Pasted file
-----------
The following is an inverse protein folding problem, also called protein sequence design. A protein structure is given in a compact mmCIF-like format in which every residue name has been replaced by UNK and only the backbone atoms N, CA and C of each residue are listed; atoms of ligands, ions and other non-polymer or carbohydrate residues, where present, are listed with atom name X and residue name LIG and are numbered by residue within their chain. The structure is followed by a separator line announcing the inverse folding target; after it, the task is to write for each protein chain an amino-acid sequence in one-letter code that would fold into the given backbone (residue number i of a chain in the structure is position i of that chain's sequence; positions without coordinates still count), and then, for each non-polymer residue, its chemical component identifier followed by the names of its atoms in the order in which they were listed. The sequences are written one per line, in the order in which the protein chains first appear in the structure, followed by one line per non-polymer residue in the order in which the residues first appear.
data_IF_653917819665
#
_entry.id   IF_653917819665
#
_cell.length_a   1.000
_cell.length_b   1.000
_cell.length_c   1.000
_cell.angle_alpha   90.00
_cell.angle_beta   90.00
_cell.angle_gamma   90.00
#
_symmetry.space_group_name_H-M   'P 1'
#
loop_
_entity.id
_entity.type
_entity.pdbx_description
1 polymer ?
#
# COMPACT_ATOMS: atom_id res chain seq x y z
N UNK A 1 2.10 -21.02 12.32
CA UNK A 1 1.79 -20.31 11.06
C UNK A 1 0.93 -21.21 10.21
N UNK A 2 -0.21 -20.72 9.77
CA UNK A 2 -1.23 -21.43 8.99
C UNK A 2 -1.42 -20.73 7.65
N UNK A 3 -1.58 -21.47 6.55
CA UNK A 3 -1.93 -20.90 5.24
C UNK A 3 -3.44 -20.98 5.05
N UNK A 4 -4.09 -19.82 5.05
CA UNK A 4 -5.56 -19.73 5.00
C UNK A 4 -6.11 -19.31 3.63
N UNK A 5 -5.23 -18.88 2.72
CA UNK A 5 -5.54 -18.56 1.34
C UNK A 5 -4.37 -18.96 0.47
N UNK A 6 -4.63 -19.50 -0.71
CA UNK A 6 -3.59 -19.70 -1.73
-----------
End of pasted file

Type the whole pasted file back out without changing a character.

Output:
The following is an inverse protein folding problem, also called protein sequence design. A protein structure is given in a compact mmCIF-like format in which every residue name has been replaced by UNK and only the backbone atoms N, CA and C of each residue are listed; atoms of ligands, ions and other non-polymer or carbohydrate residues, where present, are listed with atom name X and residue name LIG and are numbered by residue within their chain. The structure is followed by a separator line announcing the inverse folding target; after it, the task is to write for each protein chain an amino-acid sequence in one-letter code that would fold into the given backbone (residue number i of a chain in the structure is position i of that chain's sequence; positions without coordinates still count), and then, for each non-polymer residue, its chemical component identifier followed by the names of its atoms in the order in which they were listed. The sequences are written one per line, in the order in which the protein chains first appear in the structure, followed by one line per non-polymer residue in the order in which the residues first appear.
data_IF_653917819665
#
_entry.id   IF_653917819665
#
_cell.length_a   1.000
_cell.length_b   1.000
_cell.length_c   1.000
_cell.angle_alpha   90.00
_cell.angle_beta   90.00
_cell.angle_gamma   90.00
#
_symmetry.space_group_name_H-M   'P 1'
#
loop_
_entity.id
_entity.type
_entity.pdbx_description
1 polymer ?
#
# COMPACT_ATOMS: atom_id res chain seq x y z
N UNK A 1 2.10 -21.02 12.32
CA UNK A 1 1.79 -20.31 11.06
C UNK A 1 0.93 -21.21 10.21
N UNK A 2 -0.21 -20.72 9.77
CA UNK A 2 -1.23 -21.43 8.99
C UNK A 2 -1.42 -20.73 7.65
N UNK A 3 -1.58 -21.47 6.55
CA UNK A 3 -1.93 -20.90 5.24
C UNK A 3 -3.44 -20.98 5.05
N UNK A 4 -4.09 -19.82 5.05
CA UNK A 4 -5.56 -19.73 5.00
C UNK A 4 -6.11 -19.31 3.63
N UNK A 5 -5.23 -18.88 2.72
CA UNK A 5 -5.54 -18.56 1.34
C UNK A 5 -4.37 -18.96 0.47
N UNK A 6 -4.63 -19.50 -0.71
CA UNK A 6 -3.59 -19.70 -1.73